Third time’s a charm: As expected, voters in Mexico’s historic election this past Sunday (1 July) elected Andrés Manuel López Obrador (AMLO, as he’s widely known) as their new president. The 64-year-old left-wing populist founded Morena, the National Regeneration Movement, in 2014, which has since emerged as a powerful political force.
Making Mexico’s election more unique this year, voters were also tasked with electing an entirely new Congress. Under Mexico’s constitution, previously elected members of the legislature are no longer eligible to serve. Sunday’s elections were the largest in Mexico’s history, with voters filling more than 3,200 positions at all levels of government, including 628 members of the National Congress.
Described recently by the Financial Times as “a leftist nationalist with a sincere concern for the poor, a seductive message of renewal and a vivid sense of history,” López Obrador ran on a platform that denounced crime. He vows to crack down on corruption and violence, while promising to invest in the poor, elderly, and disabled. His victory represents a rejection of traditional politicians and the change Mexicans so badly want in order to see the promises of their country fulfilled.
What does López Obrador’s victory mean for the economy?
While his victory marks the first time a left-leaning leader has won the presidency since Mexico began its transition to multiparty democracy over 30 years ago, early indicators show López Obrador's pro-growth agenda will ultimately be more benign and investor-friendly than the market’s worst fears (per Paul Greer, a London-based portfolio manager at Fidelity International).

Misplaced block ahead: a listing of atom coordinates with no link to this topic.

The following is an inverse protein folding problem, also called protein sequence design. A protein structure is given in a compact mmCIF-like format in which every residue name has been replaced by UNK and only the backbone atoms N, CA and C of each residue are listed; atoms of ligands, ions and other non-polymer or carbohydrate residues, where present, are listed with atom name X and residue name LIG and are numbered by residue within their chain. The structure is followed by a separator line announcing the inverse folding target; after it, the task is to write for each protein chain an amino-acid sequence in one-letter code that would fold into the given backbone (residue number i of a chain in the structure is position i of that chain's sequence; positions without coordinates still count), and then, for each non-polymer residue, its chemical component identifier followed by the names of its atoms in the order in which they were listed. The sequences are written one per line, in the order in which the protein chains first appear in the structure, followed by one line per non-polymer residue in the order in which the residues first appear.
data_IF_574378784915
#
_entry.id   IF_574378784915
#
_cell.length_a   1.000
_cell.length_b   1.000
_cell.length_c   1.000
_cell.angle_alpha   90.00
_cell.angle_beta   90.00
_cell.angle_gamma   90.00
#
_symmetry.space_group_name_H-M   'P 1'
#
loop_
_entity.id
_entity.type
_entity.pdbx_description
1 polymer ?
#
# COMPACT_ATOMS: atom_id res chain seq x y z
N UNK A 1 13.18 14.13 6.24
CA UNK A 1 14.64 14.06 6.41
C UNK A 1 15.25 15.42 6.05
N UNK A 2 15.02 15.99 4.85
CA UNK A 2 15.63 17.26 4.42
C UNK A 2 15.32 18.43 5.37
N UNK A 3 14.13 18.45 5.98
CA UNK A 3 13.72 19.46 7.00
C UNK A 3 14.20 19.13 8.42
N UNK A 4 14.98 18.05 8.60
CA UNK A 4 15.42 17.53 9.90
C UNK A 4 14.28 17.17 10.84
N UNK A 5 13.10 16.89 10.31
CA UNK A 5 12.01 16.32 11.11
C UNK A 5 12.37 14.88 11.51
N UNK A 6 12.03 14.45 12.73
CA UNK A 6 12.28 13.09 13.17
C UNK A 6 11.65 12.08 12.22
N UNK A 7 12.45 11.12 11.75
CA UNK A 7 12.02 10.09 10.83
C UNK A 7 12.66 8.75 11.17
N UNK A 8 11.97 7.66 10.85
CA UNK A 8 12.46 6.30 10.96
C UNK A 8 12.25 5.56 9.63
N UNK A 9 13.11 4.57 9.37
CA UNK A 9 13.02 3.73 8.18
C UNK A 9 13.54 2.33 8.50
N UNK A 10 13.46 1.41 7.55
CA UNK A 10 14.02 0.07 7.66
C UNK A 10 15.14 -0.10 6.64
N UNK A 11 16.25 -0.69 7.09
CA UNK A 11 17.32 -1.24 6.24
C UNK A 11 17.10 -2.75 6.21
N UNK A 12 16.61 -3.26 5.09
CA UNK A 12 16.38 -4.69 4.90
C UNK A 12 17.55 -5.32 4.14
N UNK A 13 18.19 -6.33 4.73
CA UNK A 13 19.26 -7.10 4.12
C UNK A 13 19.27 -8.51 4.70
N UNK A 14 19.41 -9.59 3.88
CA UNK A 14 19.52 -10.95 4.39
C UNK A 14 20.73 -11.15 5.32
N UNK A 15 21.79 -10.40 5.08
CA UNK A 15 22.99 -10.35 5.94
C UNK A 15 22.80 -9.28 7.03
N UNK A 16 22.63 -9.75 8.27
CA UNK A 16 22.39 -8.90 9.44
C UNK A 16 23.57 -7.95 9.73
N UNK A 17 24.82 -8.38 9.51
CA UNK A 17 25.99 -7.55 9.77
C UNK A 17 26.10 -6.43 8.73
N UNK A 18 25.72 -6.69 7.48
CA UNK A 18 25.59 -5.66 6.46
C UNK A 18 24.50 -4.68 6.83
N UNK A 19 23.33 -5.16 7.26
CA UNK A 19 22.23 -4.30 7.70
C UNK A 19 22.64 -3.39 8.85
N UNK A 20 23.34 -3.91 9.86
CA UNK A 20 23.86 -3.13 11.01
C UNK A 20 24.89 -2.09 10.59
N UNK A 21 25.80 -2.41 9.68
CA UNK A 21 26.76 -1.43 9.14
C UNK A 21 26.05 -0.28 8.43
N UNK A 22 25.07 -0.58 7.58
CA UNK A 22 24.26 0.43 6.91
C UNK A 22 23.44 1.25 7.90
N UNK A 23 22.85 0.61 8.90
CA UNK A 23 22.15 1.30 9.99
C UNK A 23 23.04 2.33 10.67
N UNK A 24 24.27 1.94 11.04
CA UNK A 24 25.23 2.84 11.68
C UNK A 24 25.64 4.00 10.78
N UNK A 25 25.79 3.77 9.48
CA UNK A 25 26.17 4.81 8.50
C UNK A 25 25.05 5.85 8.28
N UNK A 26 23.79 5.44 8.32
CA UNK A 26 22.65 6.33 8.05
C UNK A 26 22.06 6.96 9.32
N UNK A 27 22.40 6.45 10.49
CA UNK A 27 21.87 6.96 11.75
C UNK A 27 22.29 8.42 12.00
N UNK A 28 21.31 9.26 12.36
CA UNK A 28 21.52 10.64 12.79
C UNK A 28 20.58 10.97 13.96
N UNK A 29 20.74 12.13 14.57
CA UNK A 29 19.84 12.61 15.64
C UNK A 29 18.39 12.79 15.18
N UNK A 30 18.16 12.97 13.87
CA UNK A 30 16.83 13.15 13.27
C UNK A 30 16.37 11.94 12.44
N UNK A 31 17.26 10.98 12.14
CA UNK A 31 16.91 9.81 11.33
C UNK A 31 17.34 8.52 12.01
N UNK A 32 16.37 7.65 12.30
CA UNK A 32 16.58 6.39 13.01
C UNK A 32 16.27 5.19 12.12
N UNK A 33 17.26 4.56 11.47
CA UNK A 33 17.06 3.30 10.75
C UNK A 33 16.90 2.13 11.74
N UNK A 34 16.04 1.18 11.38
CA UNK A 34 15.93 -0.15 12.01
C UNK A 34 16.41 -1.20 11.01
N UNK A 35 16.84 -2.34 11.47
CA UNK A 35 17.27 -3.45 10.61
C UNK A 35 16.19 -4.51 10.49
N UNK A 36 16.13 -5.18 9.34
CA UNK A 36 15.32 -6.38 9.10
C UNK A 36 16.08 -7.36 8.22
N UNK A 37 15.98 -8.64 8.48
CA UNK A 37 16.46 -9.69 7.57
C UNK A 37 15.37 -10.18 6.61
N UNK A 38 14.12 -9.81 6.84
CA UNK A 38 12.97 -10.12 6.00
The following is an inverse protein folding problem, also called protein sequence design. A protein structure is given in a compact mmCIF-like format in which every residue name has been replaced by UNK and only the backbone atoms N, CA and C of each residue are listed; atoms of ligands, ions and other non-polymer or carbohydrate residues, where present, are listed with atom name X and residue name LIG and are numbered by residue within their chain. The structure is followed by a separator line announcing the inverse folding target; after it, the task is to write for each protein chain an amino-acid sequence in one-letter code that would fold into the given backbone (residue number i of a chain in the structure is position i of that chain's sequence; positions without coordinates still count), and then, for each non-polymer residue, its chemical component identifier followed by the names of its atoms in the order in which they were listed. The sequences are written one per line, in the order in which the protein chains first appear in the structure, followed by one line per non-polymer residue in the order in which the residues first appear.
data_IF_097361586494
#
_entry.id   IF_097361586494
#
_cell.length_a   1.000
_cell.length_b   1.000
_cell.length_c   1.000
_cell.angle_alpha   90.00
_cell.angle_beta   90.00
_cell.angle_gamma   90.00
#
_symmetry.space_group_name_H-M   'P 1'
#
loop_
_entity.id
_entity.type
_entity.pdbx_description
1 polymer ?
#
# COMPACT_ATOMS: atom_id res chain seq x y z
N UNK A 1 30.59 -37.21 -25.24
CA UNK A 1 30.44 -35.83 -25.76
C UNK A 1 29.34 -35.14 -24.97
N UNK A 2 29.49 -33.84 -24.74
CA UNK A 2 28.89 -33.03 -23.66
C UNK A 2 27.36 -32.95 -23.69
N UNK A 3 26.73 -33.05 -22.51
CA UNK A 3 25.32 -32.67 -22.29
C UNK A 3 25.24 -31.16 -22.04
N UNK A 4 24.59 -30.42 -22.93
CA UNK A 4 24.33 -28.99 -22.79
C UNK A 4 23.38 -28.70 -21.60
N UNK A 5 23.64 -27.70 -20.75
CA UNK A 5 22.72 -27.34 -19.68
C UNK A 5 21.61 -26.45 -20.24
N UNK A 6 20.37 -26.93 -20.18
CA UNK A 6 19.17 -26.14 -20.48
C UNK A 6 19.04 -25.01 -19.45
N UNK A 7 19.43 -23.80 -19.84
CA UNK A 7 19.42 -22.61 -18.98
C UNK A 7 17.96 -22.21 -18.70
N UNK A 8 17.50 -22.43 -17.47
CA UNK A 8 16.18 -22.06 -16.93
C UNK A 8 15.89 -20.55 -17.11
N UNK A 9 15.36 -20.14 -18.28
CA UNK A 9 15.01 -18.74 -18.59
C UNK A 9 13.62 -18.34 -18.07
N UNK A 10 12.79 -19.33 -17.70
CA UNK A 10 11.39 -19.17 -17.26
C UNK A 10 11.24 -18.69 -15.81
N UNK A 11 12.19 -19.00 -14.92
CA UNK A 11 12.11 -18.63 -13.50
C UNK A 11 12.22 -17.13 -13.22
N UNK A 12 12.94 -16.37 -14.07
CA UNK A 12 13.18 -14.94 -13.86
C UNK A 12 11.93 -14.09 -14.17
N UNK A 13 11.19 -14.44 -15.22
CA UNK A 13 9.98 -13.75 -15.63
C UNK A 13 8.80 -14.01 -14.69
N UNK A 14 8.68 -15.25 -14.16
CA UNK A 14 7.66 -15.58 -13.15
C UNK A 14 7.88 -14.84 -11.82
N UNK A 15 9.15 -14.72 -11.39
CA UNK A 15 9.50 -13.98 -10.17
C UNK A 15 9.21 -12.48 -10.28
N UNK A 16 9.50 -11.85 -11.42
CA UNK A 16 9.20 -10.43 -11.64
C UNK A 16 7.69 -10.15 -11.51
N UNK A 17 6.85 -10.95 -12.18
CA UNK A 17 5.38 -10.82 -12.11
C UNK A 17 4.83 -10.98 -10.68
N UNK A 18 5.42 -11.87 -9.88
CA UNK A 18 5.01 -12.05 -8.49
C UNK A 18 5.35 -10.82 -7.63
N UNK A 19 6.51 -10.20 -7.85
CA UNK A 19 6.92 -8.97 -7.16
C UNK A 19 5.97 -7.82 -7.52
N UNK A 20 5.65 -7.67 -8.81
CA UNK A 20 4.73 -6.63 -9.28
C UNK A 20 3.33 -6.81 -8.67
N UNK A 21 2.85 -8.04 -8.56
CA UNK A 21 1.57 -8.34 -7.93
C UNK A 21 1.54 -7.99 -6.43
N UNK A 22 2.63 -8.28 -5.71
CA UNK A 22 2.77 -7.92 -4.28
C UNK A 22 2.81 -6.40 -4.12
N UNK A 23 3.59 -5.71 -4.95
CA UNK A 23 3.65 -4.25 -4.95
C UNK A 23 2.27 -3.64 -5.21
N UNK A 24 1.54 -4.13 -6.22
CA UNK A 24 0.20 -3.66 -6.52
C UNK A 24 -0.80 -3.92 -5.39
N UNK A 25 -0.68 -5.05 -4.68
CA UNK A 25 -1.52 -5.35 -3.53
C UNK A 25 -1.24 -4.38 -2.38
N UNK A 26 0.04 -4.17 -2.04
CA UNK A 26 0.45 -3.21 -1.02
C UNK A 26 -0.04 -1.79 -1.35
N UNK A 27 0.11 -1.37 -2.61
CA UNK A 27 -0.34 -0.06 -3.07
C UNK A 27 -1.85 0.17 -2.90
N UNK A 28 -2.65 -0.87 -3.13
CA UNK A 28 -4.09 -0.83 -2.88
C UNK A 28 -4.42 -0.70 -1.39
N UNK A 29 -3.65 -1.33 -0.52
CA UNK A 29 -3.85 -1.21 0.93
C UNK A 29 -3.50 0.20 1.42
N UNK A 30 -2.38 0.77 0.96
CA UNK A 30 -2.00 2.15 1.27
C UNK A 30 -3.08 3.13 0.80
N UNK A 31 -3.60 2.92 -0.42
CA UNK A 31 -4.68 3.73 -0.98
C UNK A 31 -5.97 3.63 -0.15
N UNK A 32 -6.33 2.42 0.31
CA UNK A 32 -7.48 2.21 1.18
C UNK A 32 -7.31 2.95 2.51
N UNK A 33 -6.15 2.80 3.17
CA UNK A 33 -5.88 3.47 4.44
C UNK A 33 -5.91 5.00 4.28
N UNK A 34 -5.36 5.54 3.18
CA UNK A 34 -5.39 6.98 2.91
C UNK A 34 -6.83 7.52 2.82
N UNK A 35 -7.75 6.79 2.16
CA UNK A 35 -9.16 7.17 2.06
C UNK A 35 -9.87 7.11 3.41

Traditionally a vocal critic of big business, he has toned down his rhetoric in the run up to the election, portraying himself as more pro-business and more pro-American. Though an economic nationalist, López Obrador has vowed to respect investors and not seize businesses. Indeed, most economists believe the main driver for Mexican assets in near term likely will be NAFTA negotiations, not domestic politics. With the political uncertainty that surrounds an election now removed, and the result not unexpected, some experts anticipate short-term relief in Mexican markets as pre-election hedges are backed down.
What does this mean for the corporate relocation industry?
Only time will tell what this presidency will mean for the economy and consequently, what it will mean for foreign investment and relocation to Mexico. One early positive indicator, Carlos Manuel Urzua, who has been confirmed as Finance Minister, seems to favor fiscal prudence. There may be some media dust kicked up over a leftist-nationalist as the country’s executive, but most do not think Mexico is heading down Venezuela’s path. The messages thus far are policy pragmatism, fiscal responsibility, and national unity… all while committing to define a workable NAFTA structure. Stability and an appetite for growth would fuel mobility activity as well.
"Foreign investment in Mexico has grown steadily for many years, and the president-elect has already spoken about the importance of NAFTA and other commercial treaties. In addition, the peso has already started to revalue since the close of the election. While we are still in the early days, Mexico is a resilient, forward-looking country, and we feel positive about the future of global mobility growth in Mexico," says Jackie Dorfsman, Director of Client Services, Dwellworks Mexico.
We’re only a few days in, and the president is not sworn in until 1 December, but all eyes are certainly on Mexico as López Obrador steps to the global stage.Back to Blog Listing